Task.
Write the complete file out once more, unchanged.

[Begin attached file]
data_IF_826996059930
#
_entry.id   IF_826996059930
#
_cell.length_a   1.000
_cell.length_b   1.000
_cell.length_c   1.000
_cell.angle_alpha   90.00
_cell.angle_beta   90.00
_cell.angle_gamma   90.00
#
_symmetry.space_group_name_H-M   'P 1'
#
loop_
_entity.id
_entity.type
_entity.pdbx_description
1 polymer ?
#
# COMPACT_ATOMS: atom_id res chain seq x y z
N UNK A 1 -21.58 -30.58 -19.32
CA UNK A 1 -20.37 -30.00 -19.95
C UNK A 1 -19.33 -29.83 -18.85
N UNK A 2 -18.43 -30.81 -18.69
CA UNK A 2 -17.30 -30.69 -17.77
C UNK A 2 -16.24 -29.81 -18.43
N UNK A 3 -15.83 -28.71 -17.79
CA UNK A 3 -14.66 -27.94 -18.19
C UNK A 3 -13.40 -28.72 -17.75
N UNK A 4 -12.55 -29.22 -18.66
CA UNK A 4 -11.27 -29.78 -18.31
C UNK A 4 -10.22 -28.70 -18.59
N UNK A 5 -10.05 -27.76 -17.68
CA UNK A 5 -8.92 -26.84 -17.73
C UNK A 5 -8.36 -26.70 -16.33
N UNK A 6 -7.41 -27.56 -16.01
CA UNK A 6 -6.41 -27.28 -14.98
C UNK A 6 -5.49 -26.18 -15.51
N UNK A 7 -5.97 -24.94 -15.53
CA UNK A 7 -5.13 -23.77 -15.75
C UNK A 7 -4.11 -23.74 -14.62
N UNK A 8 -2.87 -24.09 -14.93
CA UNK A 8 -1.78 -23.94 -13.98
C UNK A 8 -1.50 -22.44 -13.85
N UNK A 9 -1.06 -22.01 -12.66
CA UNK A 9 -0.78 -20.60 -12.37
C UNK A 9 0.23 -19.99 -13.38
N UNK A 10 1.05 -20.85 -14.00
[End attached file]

data_IF_826996059930
#
_entry.id   IF_826996059930
#
_cell.length_a   1.000
_cell.length_b   1.000
_cell.length_c   1.000
_cell.angle_alpha   90.00
_cell.angle_beta   90.00
_cell.angle_gamma   90.00
#
_symmetry.space_group_name_H-M   'P 1'
#
loop_
_entity.id
_entity.type
_entity.pdbx_description
1 polymer ?
#
# COMPACT_ATOMS: atom_id res chain seq x y z
N UNK A 1 -21.58 -30.58 -19.32
CA UNK A 1 -20.37 -30.00 -19.95
C UNK A 1 -19.33 -29.83 -18.85
N UNK A 2 -18.43 -30.81 -18.69
CA UNK A 2 -17.30 -30.69 -17.77
C UNK A 2 -16.24 -29.81 -18.43
N UNK A 3 -15.83 -28.71 -17.79
CA UNK A 3 -14.66 -27.94 -18.19
C UNK A 3 -13.40 -28.72 -17.75
N UNK A 4 -12.55 -29.22 -18.66
CA UNK A 4 -11.27 -29.78 -18.31
C UNK A 4 -10.22 -28.70 -18.59
N UNK A 5 -10.05 -27.76 -17.68
CA UNK A 5 -8.92 -26.84 -17.73
C UNK A 5 -8.36 -26.70 -16.33
N UNK A 6 -7.41 -27.56 -16.01
CA UNK A 6 -6.41 -27.28 -14.98
C UNK A 6 -5.49 -26.18 -15.51
N UNK A 7 -5.97 -24.94 -15.53
CA UNK A 7 -5.13 -23.77 -15.75
C UNK A 7 -4.11 -23.74 -14.62
N UNK A 8 -2.87 -24.09 -14.93
CA UNK A 8 -1.78 -23.94 -13.98
C UNK A 8 -1.50 -22.44 -13.85
N UNK A 9 -1.06 -22.01 -12.66
CA UNK A 9 -0.78 -20.60 -12.37
C UNK A 9 0.23 -19.99 -13.38
N UNK A 10 1.05 -20.85 -14.00